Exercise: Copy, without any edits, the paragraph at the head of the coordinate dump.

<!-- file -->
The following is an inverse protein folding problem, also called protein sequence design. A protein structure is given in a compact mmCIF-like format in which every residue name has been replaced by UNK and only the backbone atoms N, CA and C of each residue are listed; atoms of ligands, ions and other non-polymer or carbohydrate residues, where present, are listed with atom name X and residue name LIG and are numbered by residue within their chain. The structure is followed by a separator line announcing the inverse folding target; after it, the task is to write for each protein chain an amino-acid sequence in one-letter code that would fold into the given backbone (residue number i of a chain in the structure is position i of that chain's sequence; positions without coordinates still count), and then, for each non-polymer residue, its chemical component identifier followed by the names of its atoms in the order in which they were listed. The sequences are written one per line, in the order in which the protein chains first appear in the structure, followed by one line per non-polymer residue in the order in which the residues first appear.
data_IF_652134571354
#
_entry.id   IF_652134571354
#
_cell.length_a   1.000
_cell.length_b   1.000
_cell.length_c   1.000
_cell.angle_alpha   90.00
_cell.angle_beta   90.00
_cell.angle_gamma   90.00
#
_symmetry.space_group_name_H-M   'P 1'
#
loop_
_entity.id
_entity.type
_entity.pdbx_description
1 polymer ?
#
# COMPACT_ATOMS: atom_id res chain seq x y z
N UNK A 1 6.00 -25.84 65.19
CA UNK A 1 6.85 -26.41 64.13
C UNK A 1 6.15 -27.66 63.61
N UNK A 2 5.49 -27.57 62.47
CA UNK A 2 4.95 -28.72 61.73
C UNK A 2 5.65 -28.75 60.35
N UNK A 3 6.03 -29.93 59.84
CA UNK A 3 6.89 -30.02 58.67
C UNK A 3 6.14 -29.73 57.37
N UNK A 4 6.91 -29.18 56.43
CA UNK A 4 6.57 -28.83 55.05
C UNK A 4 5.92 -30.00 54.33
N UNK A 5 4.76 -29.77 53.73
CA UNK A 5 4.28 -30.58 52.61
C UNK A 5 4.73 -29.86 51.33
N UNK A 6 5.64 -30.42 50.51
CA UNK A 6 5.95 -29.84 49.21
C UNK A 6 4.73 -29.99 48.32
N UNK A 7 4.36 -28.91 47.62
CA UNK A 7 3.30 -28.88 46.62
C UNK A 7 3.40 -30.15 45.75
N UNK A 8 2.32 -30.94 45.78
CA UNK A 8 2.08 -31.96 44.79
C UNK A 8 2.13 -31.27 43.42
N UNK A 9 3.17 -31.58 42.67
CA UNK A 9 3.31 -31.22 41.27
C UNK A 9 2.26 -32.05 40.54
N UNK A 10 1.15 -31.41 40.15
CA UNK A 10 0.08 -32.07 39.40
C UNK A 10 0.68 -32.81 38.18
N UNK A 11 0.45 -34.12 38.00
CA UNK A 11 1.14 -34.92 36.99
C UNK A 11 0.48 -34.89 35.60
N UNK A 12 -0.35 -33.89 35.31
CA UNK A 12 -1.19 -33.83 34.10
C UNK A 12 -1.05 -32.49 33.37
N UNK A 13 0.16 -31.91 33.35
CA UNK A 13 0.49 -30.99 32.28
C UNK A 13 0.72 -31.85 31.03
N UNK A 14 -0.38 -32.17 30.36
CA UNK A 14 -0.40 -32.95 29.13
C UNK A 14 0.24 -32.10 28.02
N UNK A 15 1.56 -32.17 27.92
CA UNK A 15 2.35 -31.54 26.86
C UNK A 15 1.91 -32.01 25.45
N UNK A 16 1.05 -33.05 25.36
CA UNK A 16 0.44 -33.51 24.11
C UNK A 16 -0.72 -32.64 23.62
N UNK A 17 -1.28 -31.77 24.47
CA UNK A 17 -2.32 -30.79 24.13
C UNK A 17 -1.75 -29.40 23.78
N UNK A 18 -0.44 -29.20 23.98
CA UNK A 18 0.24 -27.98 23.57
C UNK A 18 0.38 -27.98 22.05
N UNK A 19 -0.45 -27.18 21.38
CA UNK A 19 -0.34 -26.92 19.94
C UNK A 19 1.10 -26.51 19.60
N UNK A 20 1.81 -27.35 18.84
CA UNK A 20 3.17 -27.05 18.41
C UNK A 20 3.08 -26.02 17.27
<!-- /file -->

The following is an inverse protein folding problem, also called protein sequence design. A protein structure is given in a compact mmCIF-like format in which every residue name has been replaced by UNK and only the backbone atoms N, CA and C of each residue are listed; atoms of ligands, ions and other non-polymer or carbohydrate residues, where present, are listed with atom name X and residue name LIG and are numbered by residue within their chain. The structure is followed by a separator line announcing the inverse folding target; after it, the task is to write for each protein chain an amino-acid sequence in one-letter code that would fold into the given backbone (residue number i of a chain in the structure is position i of that chain's sequence; positions without coordinates still count), and then, for each non-polymer residue, its chemical component identifier followed by the names of its atoms in the order in which they were listed. The sequences are written one per line, in the order in which the protein chains first appear in the structure, followed by one line per non-polymer residue in the order in which the residues first appear.